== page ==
HENRY LEE.
6th April 1868
Reference Numbert18680406-394
VerdictNot Guilty > unknown

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394. HENRY LEE (27), was indicted for feloniously killing and slaying Robert Foster. He was also charged on the Coroner's Inquisition with the like offence.

MR. PATER conducted the Prosecution.

JAMES OSMOND . I keep the Waterman's Arms, in Barham Street, Tooley Street, Bermondsey—the prisoner, who is a carman, was at my house on

the evening of 7th March, with the deceased, Robert Foster, and others—about 7.45 Foster left the house—he was not sober, or drunk; he was three-parts—he had half-a-pint of beer at the bar, and bade me good night—the prisoner was then standing outside the door—Foster had called him a few names; he had not called Foster names—as Foster went out, he shoved Lee in the chest; it was not by accident—he pushed him on one side, and went on—I afterwards saw him lying on the ground—I went and picked him up—he was insensible, and blood was oozing from a wound in the right temple—the prisoner assisted to pick him up—he might have struck his head against a stone step in falling—I afterwards saw him, dead, at Guy's Hospital—before I went to pick him up, Elizabeth Rocket came in, and said to me or the prisoner, "If you had pushed the man a-top of me, I would have had you locked up"—he made no reply.

JOHN BOWLER . I am a wine cooper, in Bar ham Street—on Saturday, 7th March, between 7.30 and 8, I was at my door, and heard someone say, inside the Waterman's Arms, "I want to have nothing to do with you"—I could not tell who said it—within two minutes of hearing that, I saw the deceased lying on the pavement, and the prisoner going into the Waterman's Arms—he came out again within a second, and I said to him, "You have done a nice thing"—he said nothing—I said, "I shall not let you go till I see you safe."

Prisoner. Q. Did you see me shove the man down? A. No; you assisted to carry him to the doctor's—you went into the public-house again with the policeman, and brought out your brother, who was lying there drunk—I did not say, "That is the man, I will swear to him"—I said he looked very much like the man—you are very much alike.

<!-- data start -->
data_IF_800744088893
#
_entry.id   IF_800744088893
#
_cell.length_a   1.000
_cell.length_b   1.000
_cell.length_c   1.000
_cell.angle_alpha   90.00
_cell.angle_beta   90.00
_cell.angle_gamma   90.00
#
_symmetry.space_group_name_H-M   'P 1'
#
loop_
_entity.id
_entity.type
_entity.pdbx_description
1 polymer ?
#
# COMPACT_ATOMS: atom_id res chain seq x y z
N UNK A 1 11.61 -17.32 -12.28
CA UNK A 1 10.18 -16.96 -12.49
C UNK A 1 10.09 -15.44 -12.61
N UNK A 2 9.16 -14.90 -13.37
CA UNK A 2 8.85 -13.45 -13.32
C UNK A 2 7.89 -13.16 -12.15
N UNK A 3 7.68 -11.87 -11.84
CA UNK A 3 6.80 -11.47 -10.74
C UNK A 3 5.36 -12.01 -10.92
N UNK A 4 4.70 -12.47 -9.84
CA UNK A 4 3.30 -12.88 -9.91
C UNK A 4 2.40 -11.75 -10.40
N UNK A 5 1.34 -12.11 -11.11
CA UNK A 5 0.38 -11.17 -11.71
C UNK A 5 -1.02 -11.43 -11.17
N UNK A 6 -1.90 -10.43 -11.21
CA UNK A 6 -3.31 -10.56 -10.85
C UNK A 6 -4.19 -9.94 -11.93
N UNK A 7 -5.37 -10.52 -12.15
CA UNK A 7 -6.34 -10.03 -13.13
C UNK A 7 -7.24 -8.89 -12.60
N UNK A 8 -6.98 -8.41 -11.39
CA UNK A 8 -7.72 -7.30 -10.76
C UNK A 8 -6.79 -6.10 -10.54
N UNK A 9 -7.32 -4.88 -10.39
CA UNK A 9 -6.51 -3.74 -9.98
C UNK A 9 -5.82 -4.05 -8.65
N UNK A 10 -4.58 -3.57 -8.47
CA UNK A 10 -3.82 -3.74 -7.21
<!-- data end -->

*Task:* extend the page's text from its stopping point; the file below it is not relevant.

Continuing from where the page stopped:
ELIZABETH ROCKET . I am the wife of William Rocket, of 7, Bar ham Street—he is an officer on the railway—on Saturday, 7th March, between 7.30 and 8, I saw the prisoner coming out of the Waterman's Arms—he appeared to attempt to pull off his coat—at that time, I saw Foster come out quickly and pass him—I did not notice him do anything as he passed—he came towards me, followed by the prisoner, who ran behind him and gave him a blow on his shoulders or head, and Foster fell on his face—the prisoner then returned into the public-house—I followed him, and made some remark to the landlord—the prisoner was there—I believe he is the man that gave the blow.

Prisoner. Q. Did you not say, at the inquest, that you could not swear to me exactly? A. I can't say now, positively; I believe you to be the man—when I went into the public house, I said a man had been shoved down outside, and if I had not stepped back very quickly he must have been shoved upon me—I was so dreadfully frightened that I hardly know what I said—I did not see the deceased fall against anything—I had a dog walking by my side, not in my arms.

GEORGE HARSON (Police Sergeant M 9). I took the prisoner into custody on Monday, 9th—I said, "The man you were quarrelling with on Saturday night, at the Waterman's Arms, is now lying insensible at Guy's hospital; I shall have to take you to Bermondsey, for assaulting him"—he said, "It was the man's own fault; I was in the public-house, drinking with my brother and some friends, when the man called me a thief, an interloper, and various other names. I then left the house, and he followed me out, and pushed me, at the door, in my breast. He was in the act of walking away, and I

pushed him in the shoulder, and he went down; I did not think at the time that he was hurt, only drunk."

Prisoner. Q. When I was taken before the Magistrate, did he admit me to bail? A. Yes—while you were out on bail you came continually to the station to inquire how the man was.

GEORGE RAINE . I am house-surgeon at Guy's hospital—the deceased was brought there on 7th March, about ten minutes to eight—he was perfectly insensible, and bleeding from a wound in the temple, and from his ears and nose—he died on the 12th, from a fracture at the base of the skull—it might have been caused either by a blow or fall—a fist would not have caused it.

NOT GUILTY .


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